People will not know that there was moderation because there was moderation, therefore we should not do moderation‽ –  bjb568 Mar 5 at 8:22

Meta is the place to ask about UI changes, feature requests, etc.

However, this question was not a question or a discussion it was a complaint about changes that had been made. It labeled the change as a bug and was stubbornly focused on reverting back to a previous state rather than looking at new solutions.

I agree with Pekka that closing or locking it might be a better idea, however I do understand the rational behind deletion as the question had nothing productive in it. A majority of the answers are no longer useful because many are just feature requests for the user profile that have already been implemented.

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"stubbornly focused on reverting back to a previous state": Well, no explanation was given as to why the envelope had been removed, so it's natural to want it back. (Actually, I asked Nick Craver for an explanation in the comments, and he gave one, but it's no longer visible to the ordinary user.) –  Hendrik Vogt Mar 15 '11 at 12:43
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@Hendrik, the explanation was given in the answer that lists changes here: meta.stackexchange.com/questions/59445/…. The entire user profile page itself has been updated. I am happy to see the envelope go as it was confusing that it took you to a place different then when clicking on your profile, and I remember seeing several questions on meta that the root issue was that it was not clear what the envelope was for. –  jzd Mar 15 '11 at 12:47
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@jzd: I fail to see any explanation there. Do you mean the sentence starting with "The envelope in the header next your display name linking to recent activity has been changed"? This is a description of what happened, no reason is given. If a much used feature is taken away, I'd expect some explanation. –  Hendrik Vogt Mar 15 '11 at 12:52
    
@hendrik, I guess I must be reading between the lines. The reason is that the user profile features were reworked and improved with a new design. Just like how features were removed from the user page and replaced with new features. –  jzd Mar 15 '11 at 13:03
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@jzd: Well, I still can't see my recent changes, namely the things that happened since I last visited the site. This was what I used the envelope for, and there's no indication so far that this will come back. (The reason, if I understood Nick Craver correctly, seems to be that the feature needed way too much computational power. But this was never explicated!) –  Hendrik Vogt Mar 15 '11 at 13:06
    
@Hendrik You could try posting your comment as a request: 'I want those numbers behind "revisions" and "favorites" (and maybe also reputation) clickable! After clicking I want to see, e.g., the list of recent favorite changes that was before on that /recent page. Moreover, one very important column is missing: I don't care so much for "today", the first column should be "since last visit". Finally, I sorely miss the "orange envelope notification" of changes in my favorites. This was a quick way for me to check if something important happened here on meta.SO. How can I do that in the future?' –  Grace Note Mar 15 '11 at 13:13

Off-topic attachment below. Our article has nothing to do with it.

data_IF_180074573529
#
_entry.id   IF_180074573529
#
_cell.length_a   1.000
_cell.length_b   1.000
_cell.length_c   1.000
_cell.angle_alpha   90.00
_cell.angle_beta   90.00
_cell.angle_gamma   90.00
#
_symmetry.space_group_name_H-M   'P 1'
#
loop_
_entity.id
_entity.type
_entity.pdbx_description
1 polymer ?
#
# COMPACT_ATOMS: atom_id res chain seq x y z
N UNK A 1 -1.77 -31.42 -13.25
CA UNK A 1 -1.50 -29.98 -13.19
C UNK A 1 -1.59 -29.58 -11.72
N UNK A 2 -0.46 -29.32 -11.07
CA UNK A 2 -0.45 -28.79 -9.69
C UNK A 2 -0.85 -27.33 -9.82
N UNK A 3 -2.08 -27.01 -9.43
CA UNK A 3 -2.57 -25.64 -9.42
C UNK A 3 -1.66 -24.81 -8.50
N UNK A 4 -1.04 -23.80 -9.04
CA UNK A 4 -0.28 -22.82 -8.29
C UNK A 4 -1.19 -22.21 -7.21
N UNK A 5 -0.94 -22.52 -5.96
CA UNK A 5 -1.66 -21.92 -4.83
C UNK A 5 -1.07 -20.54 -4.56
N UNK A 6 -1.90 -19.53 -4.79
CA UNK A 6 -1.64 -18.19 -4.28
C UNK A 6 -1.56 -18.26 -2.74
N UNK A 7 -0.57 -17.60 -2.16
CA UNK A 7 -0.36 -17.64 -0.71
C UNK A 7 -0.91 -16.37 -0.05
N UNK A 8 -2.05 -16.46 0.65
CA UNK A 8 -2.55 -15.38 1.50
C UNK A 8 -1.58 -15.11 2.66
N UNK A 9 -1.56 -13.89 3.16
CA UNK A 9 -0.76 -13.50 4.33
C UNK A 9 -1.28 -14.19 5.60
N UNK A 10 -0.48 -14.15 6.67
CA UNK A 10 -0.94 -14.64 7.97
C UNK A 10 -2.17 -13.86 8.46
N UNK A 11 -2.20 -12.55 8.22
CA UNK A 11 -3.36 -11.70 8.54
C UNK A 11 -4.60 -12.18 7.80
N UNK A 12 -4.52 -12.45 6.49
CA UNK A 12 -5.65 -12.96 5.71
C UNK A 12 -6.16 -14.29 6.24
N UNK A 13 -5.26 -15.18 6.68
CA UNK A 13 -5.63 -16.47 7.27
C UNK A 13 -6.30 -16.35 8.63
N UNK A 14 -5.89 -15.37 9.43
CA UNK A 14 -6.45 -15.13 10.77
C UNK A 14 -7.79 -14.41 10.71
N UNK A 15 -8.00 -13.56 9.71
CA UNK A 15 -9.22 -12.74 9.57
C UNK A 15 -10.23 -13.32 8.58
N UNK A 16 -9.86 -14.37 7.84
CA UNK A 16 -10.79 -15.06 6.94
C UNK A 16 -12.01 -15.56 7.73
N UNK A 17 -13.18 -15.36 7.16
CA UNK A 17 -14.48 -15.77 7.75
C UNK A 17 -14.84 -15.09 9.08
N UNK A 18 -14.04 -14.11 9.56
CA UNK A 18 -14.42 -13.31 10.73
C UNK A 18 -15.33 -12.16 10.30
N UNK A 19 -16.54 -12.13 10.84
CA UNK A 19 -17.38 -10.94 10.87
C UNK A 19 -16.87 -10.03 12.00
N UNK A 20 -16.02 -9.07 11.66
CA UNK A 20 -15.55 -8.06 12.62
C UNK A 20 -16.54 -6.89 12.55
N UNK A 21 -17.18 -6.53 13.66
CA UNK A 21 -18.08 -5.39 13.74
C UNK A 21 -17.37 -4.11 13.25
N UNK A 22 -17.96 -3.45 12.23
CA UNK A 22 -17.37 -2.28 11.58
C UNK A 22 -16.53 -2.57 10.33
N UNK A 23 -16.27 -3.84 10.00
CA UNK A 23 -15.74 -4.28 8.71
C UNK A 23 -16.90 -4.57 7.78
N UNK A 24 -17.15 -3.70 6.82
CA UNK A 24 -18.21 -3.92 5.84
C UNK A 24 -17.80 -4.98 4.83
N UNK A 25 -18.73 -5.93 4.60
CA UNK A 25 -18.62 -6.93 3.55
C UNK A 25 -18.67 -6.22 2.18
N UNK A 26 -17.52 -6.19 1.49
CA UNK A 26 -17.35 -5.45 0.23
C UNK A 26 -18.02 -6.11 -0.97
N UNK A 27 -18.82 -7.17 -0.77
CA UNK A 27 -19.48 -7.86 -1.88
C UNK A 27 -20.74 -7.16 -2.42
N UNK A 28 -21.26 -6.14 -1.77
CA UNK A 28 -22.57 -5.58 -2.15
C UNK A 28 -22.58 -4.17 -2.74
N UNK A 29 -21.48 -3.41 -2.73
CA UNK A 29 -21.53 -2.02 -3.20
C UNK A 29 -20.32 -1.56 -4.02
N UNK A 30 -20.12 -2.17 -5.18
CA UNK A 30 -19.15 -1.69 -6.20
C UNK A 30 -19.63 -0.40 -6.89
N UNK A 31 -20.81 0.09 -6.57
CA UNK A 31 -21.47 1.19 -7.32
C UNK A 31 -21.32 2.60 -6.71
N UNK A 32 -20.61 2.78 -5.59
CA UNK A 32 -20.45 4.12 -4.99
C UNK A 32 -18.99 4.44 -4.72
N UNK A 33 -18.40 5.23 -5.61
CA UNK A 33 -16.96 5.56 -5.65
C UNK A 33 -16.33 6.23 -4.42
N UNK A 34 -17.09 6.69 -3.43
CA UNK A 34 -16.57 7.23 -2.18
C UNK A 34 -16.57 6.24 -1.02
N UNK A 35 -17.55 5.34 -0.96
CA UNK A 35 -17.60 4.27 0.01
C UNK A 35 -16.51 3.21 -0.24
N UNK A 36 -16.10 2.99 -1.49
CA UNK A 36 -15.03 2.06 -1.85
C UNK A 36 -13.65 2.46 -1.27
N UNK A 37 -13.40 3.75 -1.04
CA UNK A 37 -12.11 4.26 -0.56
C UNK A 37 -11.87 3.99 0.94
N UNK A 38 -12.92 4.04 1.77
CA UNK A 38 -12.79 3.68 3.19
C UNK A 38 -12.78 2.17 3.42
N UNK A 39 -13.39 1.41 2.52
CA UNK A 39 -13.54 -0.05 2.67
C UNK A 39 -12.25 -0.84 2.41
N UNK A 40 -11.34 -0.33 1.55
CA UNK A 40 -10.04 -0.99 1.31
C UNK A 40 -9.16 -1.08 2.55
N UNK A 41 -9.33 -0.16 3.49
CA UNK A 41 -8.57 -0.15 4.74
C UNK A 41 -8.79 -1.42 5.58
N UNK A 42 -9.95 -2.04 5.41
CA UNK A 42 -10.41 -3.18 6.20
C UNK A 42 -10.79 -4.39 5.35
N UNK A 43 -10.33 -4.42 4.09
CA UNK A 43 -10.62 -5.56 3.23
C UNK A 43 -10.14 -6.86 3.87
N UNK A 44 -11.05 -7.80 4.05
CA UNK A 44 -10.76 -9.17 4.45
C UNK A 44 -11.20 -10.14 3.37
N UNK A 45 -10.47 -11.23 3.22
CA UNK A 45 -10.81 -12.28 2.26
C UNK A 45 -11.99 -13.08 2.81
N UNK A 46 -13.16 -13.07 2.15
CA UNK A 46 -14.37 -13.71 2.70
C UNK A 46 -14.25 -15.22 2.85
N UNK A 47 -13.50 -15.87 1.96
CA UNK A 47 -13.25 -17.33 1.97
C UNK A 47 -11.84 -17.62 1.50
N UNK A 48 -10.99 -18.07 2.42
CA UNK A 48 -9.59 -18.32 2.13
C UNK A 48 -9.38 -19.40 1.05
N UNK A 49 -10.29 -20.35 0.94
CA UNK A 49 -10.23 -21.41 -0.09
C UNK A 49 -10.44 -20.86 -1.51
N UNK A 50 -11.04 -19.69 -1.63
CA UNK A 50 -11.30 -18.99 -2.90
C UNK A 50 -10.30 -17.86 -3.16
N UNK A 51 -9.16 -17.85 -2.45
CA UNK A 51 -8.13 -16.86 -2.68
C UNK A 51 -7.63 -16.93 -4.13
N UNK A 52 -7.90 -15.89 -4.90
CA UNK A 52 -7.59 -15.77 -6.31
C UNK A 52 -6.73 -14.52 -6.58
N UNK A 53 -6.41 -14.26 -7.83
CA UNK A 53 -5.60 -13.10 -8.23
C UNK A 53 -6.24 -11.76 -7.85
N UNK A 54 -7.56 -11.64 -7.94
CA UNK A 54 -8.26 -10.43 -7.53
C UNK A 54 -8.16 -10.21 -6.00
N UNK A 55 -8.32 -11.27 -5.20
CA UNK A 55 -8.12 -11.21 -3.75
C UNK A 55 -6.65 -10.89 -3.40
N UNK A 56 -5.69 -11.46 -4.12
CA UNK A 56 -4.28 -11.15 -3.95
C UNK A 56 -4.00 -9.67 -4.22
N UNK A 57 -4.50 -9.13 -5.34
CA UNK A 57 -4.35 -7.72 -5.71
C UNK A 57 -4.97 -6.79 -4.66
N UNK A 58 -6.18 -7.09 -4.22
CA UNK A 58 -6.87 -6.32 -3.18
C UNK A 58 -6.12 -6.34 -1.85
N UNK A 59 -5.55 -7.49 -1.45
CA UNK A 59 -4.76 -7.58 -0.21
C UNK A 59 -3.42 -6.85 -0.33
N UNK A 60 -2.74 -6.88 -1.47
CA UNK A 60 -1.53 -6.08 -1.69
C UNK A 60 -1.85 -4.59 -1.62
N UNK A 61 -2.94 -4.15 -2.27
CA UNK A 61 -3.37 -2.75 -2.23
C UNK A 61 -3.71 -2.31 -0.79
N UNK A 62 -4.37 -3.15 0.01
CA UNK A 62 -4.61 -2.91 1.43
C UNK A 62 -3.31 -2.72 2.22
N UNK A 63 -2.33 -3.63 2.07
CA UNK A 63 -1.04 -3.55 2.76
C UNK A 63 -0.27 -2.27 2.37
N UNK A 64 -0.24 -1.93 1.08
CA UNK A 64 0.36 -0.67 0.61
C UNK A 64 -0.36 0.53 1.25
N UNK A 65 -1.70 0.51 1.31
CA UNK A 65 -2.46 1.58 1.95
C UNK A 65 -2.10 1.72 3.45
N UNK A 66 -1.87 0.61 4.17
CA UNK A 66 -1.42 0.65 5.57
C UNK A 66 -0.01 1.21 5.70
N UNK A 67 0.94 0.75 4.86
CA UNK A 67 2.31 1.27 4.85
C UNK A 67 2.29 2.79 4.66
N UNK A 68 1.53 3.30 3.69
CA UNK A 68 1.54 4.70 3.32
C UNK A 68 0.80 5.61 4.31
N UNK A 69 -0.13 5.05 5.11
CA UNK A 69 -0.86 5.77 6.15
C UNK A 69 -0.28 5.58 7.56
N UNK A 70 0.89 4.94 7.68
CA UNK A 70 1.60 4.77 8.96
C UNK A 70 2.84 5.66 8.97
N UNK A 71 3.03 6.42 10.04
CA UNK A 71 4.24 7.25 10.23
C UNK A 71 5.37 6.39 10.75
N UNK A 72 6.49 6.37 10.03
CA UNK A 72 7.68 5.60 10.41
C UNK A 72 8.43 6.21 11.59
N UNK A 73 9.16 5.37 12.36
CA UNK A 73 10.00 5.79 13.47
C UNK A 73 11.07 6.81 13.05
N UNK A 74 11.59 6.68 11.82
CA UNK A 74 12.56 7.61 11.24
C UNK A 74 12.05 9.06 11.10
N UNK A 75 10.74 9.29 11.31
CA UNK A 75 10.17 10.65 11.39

Also, the Nick Craver explanation: @Hendrik - computationally every page load was crazy expensive, and ran many, many queries (thousands for a very active user). We're not 100% on removing them...we're not 100% on most things we're working on. But, if they stay they'll have to get an overhaul for performance. – Nick Craver♦ Mar 12 at 12:45 –  Grace Note Mar 15 '11 at 13:14
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@Grace: Thanks a lot for reposting that comment of Nick Craver! And OK, I'll go ahead and make that comment of mine a feature-request, thanks for encouraging me. In that Eeeek question it was really lost. –  Hendrik Vogt Mar 15 '11 at 13:19
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"In that Eeeek question it was really lost" - That's really the crux of why the question got deleted. It's hard to find these gemstones in all of the junk that is in that trainwreck. Gems are easier to harvest when they're sticking right out in plain sight, not when one has to dig through insults and assaults of everyone else. The few productive contributors like @Hendrik get lost in all the krutz. –  Grace Note Mar 15 '11 at 13:23
    
@jzd: "The reason is that the user profile features were reworked and improved with a new design" -- reworked, I'll grant you. Improved? I don't think so. –  Marti Mar 15 '11 at 13:40
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@GraceNote: This is all very sound reasoning for closing the question. Deleting the question just smacks of revisionist history and shutting up the masses and various other bad, bad things. –  Marti Mar 15 '11 at 13:42
    
@Marti When Jeff did that for sbi's tangential rant question, it certainly didn't seem like it came off any different. I don't see how preventing people from revising, commenting, and even voting comes off any less like shutting up the masses. –  Grace Note Mar 15 '11 at 13:49